Coin Collecting A to Z

Coin Collecting Terms - Letter E

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E Pluribus Unum - The Latin motto found on many U.S. coins - translates to "Out of many, one".

EAC - Abbreviation for Early American Coppers.

Eagle - A U.S. $10 gold coin minted from 1795 through 1933. Also, the current U.S. bullion program pieces.

Early American Coppers (Club) - A club dedicated to advancing the study of pre-1857 United States copper coins including Colonials.

ED - Acronym for environmental damage.

Edge - The "third side" of a coin, encompassing the perimeter. It may be reeded, lettered, ornamented, or plain.

Edge device - Letters or emblems on the edge of a coin. An Example would be the vines and bars on Large Cents of 1793 to 1796.

Educational notes - The Series 1896 $1, $2 and $5 silver certificates are called Educational notes because of the allegorical and educational themes of the vignettes. Replaced in 1899 with a new series.

EF - Acronym for Extremely Fine. Also sometimes referred to as XF. A grade given to coins which show light traces of wear throughout but features are still sharp and well-defined.

Electrotype - A duplicate coin created by the electrolytic method, where metal is deposited into a mold made from the original. The obverse and reverse metal shells are then filled with metal and fused together. The edges are then sometimes filed smooth to obscure the seam.

Electrum - A naturally occurring alloy of silver and gold. The earliest coins of ancient Asia Minor and many Byzantine issues were struck in this alloy.

Elements - The various devices and designs seen on coins.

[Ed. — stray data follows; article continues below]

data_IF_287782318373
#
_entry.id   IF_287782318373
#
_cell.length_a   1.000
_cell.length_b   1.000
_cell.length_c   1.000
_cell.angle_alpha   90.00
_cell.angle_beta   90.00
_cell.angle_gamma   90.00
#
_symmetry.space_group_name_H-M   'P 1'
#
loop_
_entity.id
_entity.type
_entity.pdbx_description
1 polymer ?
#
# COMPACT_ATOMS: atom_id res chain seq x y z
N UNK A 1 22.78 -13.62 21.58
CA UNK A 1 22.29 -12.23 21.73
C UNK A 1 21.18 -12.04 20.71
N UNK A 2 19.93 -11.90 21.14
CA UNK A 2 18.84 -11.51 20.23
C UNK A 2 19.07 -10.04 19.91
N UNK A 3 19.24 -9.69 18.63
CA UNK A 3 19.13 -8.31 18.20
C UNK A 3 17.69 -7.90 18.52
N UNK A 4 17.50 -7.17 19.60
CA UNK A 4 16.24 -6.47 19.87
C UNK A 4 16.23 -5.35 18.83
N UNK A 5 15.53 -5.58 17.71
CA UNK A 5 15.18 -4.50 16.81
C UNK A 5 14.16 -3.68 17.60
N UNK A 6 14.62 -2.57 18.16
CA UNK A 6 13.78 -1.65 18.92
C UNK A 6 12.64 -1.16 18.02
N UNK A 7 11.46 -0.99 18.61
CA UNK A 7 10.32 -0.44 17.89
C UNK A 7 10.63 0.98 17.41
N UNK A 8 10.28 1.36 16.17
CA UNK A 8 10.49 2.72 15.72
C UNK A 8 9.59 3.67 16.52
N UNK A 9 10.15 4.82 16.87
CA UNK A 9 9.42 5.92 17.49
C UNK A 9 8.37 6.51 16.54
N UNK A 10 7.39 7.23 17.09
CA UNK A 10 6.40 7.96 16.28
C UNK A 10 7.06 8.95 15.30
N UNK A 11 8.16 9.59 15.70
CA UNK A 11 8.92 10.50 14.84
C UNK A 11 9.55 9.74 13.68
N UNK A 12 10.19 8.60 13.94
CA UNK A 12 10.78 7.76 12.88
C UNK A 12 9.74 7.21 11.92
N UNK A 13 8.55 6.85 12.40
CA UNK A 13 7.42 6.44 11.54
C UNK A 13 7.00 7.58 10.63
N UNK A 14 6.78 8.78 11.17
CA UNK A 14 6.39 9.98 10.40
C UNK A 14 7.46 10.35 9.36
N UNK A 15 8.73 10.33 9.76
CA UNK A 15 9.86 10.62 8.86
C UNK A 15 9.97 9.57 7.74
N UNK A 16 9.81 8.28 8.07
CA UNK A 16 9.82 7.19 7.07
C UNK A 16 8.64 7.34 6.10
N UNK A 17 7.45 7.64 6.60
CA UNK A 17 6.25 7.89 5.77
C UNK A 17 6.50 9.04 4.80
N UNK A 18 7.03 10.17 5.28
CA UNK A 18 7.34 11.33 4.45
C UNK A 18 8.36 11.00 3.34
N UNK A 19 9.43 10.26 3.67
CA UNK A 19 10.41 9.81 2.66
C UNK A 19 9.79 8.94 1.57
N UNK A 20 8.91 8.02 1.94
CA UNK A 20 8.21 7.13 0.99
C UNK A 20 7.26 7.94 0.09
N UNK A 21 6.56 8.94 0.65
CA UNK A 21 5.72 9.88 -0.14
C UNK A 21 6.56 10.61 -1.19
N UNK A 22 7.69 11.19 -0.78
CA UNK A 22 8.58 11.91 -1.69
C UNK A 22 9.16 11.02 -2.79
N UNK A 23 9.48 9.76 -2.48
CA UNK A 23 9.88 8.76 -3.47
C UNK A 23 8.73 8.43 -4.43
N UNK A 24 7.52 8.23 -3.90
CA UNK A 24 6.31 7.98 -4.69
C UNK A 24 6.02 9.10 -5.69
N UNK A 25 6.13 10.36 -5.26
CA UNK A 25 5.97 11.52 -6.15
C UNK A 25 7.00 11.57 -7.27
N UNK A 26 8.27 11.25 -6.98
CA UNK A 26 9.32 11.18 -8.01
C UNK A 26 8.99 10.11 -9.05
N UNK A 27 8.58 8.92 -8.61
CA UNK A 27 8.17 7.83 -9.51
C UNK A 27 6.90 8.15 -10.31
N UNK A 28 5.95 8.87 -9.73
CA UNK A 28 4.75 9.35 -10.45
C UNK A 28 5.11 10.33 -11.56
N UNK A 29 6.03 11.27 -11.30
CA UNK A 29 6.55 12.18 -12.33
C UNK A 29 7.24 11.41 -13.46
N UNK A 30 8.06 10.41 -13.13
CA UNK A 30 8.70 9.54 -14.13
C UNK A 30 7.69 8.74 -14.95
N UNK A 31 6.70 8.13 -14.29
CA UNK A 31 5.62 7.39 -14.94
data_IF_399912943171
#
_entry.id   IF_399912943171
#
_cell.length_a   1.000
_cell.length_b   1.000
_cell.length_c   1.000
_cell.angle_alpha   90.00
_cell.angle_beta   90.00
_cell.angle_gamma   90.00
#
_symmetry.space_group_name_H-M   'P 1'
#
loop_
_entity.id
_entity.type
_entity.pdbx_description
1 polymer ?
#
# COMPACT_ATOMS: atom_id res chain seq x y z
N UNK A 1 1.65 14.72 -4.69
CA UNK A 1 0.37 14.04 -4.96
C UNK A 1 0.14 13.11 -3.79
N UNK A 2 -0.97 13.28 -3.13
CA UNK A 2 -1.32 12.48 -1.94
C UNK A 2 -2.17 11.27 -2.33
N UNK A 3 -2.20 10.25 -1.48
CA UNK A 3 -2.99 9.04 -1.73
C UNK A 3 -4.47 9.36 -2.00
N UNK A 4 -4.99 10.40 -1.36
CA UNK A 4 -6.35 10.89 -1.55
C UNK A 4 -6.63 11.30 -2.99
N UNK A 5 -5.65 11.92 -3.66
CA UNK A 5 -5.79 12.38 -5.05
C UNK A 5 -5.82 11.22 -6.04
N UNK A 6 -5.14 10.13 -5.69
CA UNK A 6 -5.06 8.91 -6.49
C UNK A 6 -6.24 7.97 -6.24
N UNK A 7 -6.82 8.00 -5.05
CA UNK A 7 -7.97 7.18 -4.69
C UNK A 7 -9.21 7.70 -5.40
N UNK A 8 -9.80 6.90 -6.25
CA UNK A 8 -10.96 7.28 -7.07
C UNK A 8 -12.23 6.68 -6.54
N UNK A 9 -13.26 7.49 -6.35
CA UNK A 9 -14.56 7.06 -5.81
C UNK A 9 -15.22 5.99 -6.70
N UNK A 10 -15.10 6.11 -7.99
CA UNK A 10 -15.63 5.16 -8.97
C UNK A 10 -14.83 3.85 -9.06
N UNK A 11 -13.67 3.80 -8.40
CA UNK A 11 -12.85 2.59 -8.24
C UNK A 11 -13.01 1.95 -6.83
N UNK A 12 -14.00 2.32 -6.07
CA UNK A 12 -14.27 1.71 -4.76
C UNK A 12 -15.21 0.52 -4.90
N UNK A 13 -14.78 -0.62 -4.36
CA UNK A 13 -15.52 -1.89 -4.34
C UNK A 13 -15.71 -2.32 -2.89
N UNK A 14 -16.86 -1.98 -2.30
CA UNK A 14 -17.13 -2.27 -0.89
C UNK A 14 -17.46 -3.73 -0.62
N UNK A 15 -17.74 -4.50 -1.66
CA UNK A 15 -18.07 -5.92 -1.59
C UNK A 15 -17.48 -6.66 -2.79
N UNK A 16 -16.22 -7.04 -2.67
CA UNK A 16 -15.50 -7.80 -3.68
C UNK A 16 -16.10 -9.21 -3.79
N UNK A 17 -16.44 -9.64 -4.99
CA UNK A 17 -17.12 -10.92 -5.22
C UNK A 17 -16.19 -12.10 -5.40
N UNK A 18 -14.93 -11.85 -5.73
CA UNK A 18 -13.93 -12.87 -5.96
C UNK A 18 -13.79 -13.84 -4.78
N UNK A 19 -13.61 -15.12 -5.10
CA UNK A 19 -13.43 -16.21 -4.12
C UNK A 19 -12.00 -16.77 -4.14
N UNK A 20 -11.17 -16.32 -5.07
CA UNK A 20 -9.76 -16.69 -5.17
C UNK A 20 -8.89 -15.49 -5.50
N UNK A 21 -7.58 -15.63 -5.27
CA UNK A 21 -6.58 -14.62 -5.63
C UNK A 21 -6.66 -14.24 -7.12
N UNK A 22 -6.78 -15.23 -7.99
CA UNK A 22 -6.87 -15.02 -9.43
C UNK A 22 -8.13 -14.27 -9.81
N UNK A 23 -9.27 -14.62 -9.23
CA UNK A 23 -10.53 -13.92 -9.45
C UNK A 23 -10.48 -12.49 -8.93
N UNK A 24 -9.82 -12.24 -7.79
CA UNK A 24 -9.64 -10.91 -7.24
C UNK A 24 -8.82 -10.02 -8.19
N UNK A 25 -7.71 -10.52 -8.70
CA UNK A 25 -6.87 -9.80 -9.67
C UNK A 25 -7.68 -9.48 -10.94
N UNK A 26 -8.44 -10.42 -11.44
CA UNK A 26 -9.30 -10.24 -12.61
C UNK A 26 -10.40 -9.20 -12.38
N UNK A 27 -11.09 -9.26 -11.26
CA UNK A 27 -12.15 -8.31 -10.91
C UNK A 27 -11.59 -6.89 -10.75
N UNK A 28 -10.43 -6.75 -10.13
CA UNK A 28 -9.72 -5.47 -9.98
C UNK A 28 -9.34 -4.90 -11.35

Eliasberg - Short for Louis E. Eliasberg, Sr., who was the only collector ever to assemble a complete collection of United States coins.

Elongated coin - An oval medalet produced by a roller die using a coin, token or medal as a planchet usually a cent.

Emission sequence - The order in which die states are struck. Also, the die use sequence for a particular issue.

Encapsulated coin - One which has been sealed in a plastic holder, especially by a third-party grading service such as PCGS or NGC.

Encapsulation - Refers to the grading service's practice of placing coins in a sealed plastic holder. Once encapsulated, the coin is protected and bears the certified grade, guarantees, etc.

Encased postage stamp - A postage stamp unofficially encased in a metal, plastic or cardboard frame and intended to be used as small change.

Engraver - The person responsible for the design and/or punches used in the creation a coin.

Envelope toning - Coloration that results from storage in small manila “coin envelopes”. Most paper envelopes contain sulfur that causes chemical reactions on the surfaces of coins.

Environmental damage - A Corrosion-effect seen on a coin that has been exposed to the elements. The damage may range from minor dulling to severe pitting.

Eroded die - Synonym for a worn die.

Error - Any unintentional deviation in the minting process resulting in one or more coins with a different appearance than intended.

Essai - Term for trial or pattern strikings. The anglicized version is essay and literally means a test or trial.

Exergue - The lower section of a coin or medal, usually divided from the field by a line and often containing the date, mintmark or engraver's initials.

Exonumia - Tokens, medals and other non-monetary coin-like objects.

Experimental pieces - Struck from any convenient dies to test a new metal, new alloy or new denomination; those testing a new shape; those testing a standard metal for a new denomination; and those representing changes in planchets for the purposes of combating counterfeiting.

Expert - A specialist in a particular numismatic area. (i.e. A Morgan Dollar expert, a Large Cent expert, etc.)

Extra Fine - Alternate term for Extremely Fine.

Extremely Fine - Term for the grades EF40 and EF45.

Extremely high relief - The 1907 double eagle issue designed by Augustus Saint-Gaudens. The coin had so much depth that multiple punches from a powerful press were required to fully bring up the detail. Because of this difficulty, the design was lowered, resulting in the High Relief. This too was lowered to create the Standing Liberty double eagle.

Eye appeal - The quality of a coin's attractiveness, distinct from any quantifiable measure of condition. Eye appeal is a very subjective area in the grading process.

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